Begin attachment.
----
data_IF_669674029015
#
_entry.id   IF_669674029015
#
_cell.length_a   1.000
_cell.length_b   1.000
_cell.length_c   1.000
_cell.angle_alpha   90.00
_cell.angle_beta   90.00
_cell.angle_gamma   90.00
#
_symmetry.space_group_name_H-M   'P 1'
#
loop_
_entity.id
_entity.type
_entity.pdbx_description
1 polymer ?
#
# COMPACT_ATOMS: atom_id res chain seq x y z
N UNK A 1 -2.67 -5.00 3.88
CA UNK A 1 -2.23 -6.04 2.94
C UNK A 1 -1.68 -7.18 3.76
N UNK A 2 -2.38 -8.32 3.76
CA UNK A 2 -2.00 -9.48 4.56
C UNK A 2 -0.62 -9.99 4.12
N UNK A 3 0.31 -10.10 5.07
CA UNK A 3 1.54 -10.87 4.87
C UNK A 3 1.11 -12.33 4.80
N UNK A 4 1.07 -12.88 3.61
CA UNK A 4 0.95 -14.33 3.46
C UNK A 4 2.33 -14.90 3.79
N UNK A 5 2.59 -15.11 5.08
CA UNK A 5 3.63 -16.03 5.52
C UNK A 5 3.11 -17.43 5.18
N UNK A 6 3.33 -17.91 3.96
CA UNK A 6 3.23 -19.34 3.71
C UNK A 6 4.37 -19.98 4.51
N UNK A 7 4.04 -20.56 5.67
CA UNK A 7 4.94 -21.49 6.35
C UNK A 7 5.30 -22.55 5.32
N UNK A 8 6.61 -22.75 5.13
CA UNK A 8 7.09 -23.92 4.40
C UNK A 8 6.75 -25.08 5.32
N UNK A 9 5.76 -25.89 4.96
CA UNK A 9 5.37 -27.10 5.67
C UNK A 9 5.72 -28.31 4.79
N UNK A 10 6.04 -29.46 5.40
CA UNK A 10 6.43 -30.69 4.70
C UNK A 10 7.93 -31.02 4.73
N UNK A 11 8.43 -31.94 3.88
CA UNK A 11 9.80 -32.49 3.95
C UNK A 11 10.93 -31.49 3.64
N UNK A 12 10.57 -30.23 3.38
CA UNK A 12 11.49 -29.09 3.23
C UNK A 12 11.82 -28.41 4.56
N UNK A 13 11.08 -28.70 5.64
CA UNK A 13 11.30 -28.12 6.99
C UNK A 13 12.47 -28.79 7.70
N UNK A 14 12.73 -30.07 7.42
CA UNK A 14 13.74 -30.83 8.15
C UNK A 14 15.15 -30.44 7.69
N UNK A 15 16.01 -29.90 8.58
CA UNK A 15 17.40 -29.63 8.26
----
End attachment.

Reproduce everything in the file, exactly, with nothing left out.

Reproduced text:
data_IF_669674029015
#
_entry.id   IF_669674029015
#
_cell.length_a   1.000
_cell.length_b   1.000
_cell.length_c   1.000
_cell.angle_alpha   90.00
_cell.angle_beta   90.00
_cell.angle_gamma   90.00
#
_symmetry.space_group_name_H-M   'P 1'
#
loop_
_entity.id
_entity.type
_entity.pdbx_description
1 polymer ?
#
# COMPACT_ATOMS: atom_id res chain seq x y z
N UNK A 1 -2.67 -5.00 3.88
CA UNK A 1 -2.23 -6.04 2.94
C UNK A 1 -1.68 -7.18 3.76
N UNK A 2 -2.38 -8.32 3.76
CA UNK A 2 -2.00 -9.48 4.56
C UNK A 2 -0.62 -9.99 4.12
N UNK A 3 0.31 -10.10 5.07
CA UNK A 3 1.54 -10.87 4.87
C UNK A 3 1.11 -12.33 4.80
N UNK A 4 1.07 -12.88 3.61
CA UNK A 4 0.95 -14.33 3.46
C UNK A 4 2.33 -14.90 3.79
N UNK A 5 2.59 -15.11 5.08
CA UNK A 5 3.63 -16.03 5.52
C UNK A 5 3.11 -17.43 5.18
N UNK A 6 3.33 -17.91 3.96
CA UNK A 6 3.23 -19.34 3.71
C UNK A 6 4.37 -19.98 4.51
N UNK A 7 4.04 -20.56 5.67
CA UNK A 7 4.94 -21.49 6.35
C UNK A 7 5.30 -22.55 5.32
N UNK A 8 6.61 -22.75 5.13
CA UNK A 8 7.09 -23.92 4.40
C UNK A 8 6.75 -25.08 5.32
N UNK A 9 5.76 -25.89 4.96
CA UNK A 9 5.37 -27.10 5.67
C UNK A 9 5.72 -28.31 4.79
N UNK A 10 6.04 -29.46 5.40
CA UNK A 10 6.43 -30.69 4.70
C UNK A 10 7.93 -31.02 4.73
N UNK A 11 8.43 -31.94 3.88
CA UNK A 11 9.80 -32.49 3.95
C UNK A 11 10.93 -31.49 3.64
N UNK A 12 10.57 -30.23 3.38
CA UNK A 12 11.49 -29.09 3.23
C UNK A 12 11.82 -28.41 4.56
N UNK A 13 11.08 -28.70 5.64
CA UNK A 13 11.30 -28.12 6.99
C UNK A 13 12.47 -28.79 7.70
N UNK A 14 12.73 -30.07 7.42
CA UNK A 14 13.74 -30.83 8.15
C UNK A 14 15.15 -30.44 7.69
N UNK A 15 16.01 -29.90 8.58
CA UNK A 15 17.40 -29.63 8.26